Before Amazon’s Kindle revolution and the resurgence of reading it inspired, there were some that predicted the death of the novel as a viable form of entertainment. How could reading compete with the visceral pleasures of big-budget, special-effects-driven films, or the massive growth of computer games that have so captivated our youth? (Exploring the obvious connection between film and the comic book will be the subject of a future post).
Yet, the truth is that far from swimming in competing pools, novels, films and games function in a state of symbiosis, feeding off each other.
I think this state of affairs is set to continue in the foreseeable future.
Consider the various skills of the novelist: Philosopher, visionary, psychologist, researcher, casting agent, actor, director, cinematographer, set builder, costume designer, scriptwriter, editor, sound recordist. Indeed, the novelist is the prime creator of the story world—albeit in the virtual sense.
At a time when big films require even bigger budgets, testing the potential success of a film by measuring the success of the novel upon which it is based is a relatively inexpensive way of taking out some insurance against failure—although, clearly, no guarantee against it, as the movie John Carter, based on Edgar Rice Burroughs’ Princess of Mars, clearly demonstrates.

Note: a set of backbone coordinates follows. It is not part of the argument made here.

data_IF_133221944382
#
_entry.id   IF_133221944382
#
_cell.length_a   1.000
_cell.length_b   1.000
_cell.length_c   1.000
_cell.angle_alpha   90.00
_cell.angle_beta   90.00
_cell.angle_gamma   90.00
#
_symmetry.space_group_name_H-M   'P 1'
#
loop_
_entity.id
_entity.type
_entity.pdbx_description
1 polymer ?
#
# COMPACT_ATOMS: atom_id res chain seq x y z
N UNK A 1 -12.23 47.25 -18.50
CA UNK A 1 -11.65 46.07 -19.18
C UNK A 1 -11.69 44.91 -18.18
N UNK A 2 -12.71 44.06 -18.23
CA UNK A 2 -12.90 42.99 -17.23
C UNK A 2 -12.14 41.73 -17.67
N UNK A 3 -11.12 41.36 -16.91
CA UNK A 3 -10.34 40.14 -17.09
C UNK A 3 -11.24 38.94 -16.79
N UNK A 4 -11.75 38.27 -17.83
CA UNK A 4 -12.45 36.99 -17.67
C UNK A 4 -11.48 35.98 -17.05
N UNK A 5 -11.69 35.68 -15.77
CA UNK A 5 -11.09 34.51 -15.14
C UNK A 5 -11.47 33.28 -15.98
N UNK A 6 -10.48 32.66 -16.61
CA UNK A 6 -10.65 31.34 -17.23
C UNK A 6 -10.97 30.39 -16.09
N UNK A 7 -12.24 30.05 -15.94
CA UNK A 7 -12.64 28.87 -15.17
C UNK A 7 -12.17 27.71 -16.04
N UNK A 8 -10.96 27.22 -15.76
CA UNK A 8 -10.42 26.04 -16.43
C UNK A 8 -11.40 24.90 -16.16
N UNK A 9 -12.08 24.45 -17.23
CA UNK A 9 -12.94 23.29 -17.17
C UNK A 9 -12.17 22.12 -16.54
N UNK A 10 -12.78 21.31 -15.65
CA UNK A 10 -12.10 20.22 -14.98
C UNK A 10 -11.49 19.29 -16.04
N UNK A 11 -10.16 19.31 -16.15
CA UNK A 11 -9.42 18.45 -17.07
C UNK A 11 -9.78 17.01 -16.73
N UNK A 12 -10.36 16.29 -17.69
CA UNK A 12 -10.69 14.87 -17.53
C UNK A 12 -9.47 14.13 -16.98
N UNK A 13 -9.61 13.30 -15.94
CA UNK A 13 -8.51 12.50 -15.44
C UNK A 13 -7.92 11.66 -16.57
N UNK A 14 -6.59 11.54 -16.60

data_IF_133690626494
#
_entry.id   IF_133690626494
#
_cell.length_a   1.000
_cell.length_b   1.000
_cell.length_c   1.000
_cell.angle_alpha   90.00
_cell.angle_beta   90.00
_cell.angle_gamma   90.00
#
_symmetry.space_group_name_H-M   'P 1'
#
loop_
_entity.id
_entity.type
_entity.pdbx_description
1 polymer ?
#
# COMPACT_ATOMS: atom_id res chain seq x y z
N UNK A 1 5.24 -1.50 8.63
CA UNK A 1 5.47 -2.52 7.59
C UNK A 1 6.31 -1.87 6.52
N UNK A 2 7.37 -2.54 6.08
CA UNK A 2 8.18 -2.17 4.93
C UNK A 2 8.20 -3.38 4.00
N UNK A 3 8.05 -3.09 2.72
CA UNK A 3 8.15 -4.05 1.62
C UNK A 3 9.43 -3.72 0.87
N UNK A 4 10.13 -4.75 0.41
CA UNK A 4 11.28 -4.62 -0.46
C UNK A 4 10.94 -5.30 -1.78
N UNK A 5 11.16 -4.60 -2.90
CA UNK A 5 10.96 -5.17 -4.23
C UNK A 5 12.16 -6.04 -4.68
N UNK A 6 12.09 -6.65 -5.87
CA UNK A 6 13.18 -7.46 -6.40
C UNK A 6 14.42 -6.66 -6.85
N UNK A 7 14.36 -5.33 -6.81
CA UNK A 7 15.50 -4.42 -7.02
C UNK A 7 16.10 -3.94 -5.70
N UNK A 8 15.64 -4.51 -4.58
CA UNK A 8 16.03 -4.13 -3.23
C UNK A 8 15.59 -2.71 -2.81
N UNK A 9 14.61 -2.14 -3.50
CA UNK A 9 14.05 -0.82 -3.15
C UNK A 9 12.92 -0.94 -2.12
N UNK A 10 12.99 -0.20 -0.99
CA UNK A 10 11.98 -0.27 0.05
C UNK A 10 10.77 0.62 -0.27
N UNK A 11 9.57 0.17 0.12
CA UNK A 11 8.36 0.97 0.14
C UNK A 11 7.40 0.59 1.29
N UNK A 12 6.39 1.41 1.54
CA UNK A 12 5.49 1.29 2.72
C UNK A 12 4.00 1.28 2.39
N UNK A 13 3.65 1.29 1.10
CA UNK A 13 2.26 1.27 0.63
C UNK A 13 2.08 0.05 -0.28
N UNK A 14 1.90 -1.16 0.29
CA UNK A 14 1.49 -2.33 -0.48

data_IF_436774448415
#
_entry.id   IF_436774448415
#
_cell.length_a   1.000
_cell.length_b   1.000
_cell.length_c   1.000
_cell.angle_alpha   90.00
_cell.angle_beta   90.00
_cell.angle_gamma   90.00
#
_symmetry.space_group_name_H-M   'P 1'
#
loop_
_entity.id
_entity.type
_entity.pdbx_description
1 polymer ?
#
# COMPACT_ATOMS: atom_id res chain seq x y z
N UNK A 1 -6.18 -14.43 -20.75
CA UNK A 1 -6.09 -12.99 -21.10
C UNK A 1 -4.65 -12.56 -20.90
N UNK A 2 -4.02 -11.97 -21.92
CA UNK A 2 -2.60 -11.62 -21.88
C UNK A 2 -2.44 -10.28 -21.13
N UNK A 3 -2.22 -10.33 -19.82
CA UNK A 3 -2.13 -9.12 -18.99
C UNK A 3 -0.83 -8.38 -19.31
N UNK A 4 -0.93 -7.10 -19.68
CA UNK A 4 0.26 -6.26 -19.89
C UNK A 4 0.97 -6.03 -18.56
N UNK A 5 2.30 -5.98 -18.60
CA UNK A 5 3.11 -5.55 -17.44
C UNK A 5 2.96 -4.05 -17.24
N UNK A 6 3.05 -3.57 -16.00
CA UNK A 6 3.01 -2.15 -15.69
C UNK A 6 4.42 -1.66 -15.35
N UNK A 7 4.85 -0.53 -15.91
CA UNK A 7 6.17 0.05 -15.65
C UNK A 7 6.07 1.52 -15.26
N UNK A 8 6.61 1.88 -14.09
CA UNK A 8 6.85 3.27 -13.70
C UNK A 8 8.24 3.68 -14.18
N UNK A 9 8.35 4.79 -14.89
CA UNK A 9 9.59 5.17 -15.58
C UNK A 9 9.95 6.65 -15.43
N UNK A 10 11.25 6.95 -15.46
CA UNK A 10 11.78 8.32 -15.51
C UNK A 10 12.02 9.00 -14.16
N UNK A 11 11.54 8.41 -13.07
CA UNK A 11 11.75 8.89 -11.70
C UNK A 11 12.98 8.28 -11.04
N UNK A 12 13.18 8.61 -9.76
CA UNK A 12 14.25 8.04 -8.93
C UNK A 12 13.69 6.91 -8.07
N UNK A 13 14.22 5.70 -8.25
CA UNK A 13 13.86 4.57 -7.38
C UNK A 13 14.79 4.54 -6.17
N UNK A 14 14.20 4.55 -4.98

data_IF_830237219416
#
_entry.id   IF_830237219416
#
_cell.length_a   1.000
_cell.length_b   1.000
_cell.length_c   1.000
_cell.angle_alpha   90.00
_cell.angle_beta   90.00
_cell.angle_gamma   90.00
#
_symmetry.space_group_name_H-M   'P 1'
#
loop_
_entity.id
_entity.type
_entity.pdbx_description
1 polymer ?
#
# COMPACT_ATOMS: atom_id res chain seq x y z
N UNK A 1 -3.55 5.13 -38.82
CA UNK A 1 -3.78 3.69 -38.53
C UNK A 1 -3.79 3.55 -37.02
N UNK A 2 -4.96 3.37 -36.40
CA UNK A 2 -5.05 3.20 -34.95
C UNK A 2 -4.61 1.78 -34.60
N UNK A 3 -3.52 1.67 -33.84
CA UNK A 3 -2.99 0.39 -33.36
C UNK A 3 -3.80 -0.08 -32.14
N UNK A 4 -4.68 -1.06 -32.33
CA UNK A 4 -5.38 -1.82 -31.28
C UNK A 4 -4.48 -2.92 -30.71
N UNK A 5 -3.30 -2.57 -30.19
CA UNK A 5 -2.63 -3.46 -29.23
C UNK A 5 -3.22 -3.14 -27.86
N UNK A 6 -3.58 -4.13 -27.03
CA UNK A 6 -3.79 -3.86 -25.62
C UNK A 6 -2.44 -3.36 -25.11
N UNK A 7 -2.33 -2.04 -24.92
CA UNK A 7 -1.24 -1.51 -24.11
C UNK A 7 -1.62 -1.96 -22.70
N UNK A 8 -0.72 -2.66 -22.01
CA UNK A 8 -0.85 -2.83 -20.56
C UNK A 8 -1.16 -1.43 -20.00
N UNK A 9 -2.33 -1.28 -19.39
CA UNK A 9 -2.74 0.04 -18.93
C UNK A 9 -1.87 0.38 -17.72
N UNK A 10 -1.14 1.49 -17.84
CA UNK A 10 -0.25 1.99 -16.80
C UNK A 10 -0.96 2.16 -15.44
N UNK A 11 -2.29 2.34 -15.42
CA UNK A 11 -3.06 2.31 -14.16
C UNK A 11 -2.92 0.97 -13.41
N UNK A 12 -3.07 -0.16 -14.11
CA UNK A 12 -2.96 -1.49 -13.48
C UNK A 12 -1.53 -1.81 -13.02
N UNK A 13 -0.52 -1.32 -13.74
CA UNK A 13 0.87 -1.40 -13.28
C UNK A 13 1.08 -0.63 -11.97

The point remains, however, that if a novel has done well in the market place, the chances are that a well-made film might do the same. The film maker might then allow the world of the novel to inform the world of the film, although, clearly, adapting a screenplay from a novel is an art form in its own right—often, to the extent that little of that world, other than the bones of the story, remains the same. Even so, the novel, does at least, act as a starting point for the film project.
In terms of benefit to the novel, people who have seen the film and enjoyed it might now read the novel on which the film is based. Sales of the Game of Thrones series sky-rocketed after the television series hit the screens.
Book-to-film/TV adaptations often go hand in hand with conversations about the relative worth of one rendition over the other. “The book was so much better than the film,” or vice versa—good publicity for all concerned, which helps to boost sales of the appropriate medium.
As an aside, I might mention that in my classes on screenwriting, I often encourage my students to write their screenplays as novellas, or short stories, first. This encourages them to explore their characters’ actions through the inner voice—something the novel, novella and short story do well. This shifts focus to character motives and goals and results in character action that is more authentic and believable, making for better screenplays.
Film, TV and the novel/novella often function in a state of symbiosis, testing and popularising the story through different media.